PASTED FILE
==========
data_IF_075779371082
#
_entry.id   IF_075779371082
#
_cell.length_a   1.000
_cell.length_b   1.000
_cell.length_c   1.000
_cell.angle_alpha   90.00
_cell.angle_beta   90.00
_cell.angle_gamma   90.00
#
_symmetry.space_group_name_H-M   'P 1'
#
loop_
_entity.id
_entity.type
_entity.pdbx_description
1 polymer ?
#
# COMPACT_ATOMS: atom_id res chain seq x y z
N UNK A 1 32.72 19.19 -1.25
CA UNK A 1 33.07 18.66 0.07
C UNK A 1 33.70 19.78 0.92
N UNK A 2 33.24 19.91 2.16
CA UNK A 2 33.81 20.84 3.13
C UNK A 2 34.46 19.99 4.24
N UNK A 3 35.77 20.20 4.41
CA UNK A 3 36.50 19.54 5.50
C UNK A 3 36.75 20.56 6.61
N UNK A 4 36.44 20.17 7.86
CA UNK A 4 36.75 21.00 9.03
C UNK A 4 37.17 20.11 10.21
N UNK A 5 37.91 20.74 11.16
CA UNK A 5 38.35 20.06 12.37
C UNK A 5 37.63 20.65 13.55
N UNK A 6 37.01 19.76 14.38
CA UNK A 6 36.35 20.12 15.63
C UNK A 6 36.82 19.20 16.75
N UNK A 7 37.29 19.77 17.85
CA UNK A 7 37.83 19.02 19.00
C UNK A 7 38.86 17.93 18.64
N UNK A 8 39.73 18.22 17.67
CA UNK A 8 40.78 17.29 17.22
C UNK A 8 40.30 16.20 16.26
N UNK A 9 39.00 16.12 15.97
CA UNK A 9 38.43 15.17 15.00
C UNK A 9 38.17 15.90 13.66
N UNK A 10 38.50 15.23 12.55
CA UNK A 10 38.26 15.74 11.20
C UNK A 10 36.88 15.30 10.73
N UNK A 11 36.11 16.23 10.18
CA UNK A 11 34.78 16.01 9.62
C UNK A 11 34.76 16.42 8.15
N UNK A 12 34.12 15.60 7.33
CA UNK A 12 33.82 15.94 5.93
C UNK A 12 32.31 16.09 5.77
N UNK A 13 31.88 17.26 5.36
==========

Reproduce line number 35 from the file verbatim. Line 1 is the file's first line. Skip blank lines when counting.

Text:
C UNK A 5 37.63 20.65 13.55